“Indeed, the right number of qualified teachers are needed, and be provided with access to continuing professional development, improved status and working conditions and be empowered, motivated and supported.

“The NUT remains grateful to President Muhammadu Buhari for signing into law the “Harmonised Retirement Age for Teachers in Nigeria Bill”.

“This provides for retirement of teachers on attainment of 65 years or 40 years of pensionable service, and look forward to the implementation of the new retirement age and other approvals announced by the Federal Government at the 2020 edition of the World Teachers Day celebration,” he said.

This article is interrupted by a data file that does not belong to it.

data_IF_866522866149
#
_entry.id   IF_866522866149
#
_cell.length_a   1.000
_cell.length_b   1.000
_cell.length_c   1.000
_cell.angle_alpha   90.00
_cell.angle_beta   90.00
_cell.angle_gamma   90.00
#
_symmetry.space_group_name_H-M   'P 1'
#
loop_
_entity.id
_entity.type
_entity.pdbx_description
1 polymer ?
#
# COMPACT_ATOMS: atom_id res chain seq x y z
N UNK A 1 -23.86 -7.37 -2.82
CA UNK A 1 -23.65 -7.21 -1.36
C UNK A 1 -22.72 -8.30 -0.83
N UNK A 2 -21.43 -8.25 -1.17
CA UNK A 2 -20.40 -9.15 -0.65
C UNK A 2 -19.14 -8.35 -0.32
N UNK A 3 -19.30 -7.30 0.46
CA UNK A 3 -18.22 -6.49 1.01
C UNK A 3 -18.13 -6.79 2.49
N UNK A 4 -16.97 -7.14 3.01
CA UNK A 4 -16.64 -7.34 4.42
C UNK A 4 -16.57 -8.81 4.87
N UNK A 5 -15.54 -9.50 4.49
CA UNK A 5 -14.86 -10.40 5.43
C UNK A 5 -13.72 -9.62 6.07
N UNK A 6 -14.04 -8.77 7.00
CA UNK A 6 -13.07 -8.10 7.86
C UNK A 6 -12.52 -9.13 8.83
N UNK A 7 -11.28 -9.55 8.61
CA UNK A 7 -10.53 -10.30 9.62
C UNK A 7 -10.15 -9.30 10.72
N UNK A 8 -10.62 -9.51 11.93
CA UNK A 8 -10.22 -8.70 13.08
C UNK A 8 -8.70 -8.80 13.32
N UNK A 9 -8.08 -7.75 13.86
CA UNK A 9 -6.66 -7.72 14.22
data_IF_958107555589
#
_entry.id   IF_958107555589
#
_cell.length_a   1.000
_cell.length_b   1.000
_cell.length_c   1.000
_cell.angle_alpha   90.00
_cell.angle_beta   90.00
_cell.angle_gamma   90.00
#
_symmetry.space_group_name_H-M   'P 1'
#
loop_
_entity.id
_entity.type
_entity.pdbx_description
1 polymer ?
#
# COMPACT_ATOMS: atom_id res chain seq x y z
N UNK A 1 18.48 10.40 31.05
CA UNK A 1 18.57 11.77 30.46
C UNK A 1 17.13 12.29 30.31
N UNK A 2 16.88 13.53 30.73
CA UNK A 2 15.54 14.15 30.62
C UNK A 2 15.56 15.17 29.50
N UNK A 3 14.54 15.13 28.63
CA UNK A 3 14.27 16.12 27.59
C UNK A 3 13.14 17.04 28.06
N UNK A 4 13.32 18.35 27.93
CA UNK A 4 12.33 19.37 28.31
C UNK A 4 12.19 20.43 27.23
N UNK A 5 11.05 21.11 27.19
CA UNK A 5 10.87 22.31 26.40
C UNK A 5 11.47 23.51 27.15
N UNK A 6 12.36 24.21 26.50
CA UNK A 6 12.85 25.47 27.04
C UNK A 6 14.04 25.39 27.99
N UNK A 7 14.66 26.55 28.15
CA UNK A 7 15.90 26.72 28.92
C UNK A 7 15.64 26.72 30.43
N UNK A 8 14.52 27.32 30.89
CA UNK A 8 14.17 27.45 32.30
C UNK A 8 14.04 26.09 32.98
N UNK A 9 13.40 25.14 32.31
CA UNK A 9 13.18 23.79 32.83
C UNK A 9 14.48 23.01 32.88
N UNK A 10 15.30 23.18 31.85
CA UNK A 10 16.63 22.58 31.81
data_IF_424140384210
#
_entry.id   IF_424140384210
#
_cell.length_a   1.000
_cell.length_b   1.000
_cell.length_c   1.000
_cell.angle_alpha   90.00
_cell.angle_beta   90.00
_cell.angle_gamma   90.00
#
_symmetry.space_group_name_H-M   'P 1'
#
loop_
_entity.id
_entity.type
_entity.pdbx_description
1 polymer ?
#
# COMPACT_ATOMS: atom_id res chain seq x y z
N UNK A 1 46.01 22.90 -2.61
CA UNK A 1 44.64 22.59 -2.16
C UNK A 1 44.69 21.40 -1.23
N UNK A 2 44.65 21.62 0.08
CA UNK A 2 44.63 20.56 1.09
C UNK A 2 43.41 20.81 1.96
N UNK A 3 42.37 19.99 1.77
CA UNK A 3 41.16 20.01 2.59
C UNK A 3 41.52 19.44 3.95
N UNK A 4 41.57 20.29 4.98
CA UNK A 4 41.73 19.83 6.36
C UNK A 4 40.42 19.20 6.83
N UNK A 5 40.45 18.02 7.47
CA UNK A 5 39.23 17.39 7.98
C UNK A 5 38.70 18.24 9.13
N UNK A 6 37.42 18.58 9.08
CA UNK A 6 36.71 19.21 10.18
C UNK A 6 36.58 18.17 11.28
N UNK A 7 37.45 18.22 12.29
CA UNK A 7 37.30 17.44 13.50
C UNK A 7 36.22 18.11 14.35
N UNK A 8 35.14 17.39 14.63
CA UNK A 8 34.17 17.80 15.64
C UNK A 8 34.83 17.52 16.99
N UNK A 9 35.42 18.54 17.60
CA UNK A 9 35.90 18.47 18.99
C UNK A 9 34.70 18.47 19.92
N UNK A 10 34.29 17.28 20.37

He assured them that teachers in the country would continue to strive with dedication and commitment to contribute their quota to the building of the nation.

The News Agency of Nigeria (NAN) reports that the World Teachers Day started in 1994 to commemorate the Oct. 5, 1966 adoption of the UNESCO/ILO recommendation on the need to continually refresh the consciousness of national governments towards the inestimable value of teachers.

The 2022 theme for the celebration is “The Transformation of Education Begins with Teachers”.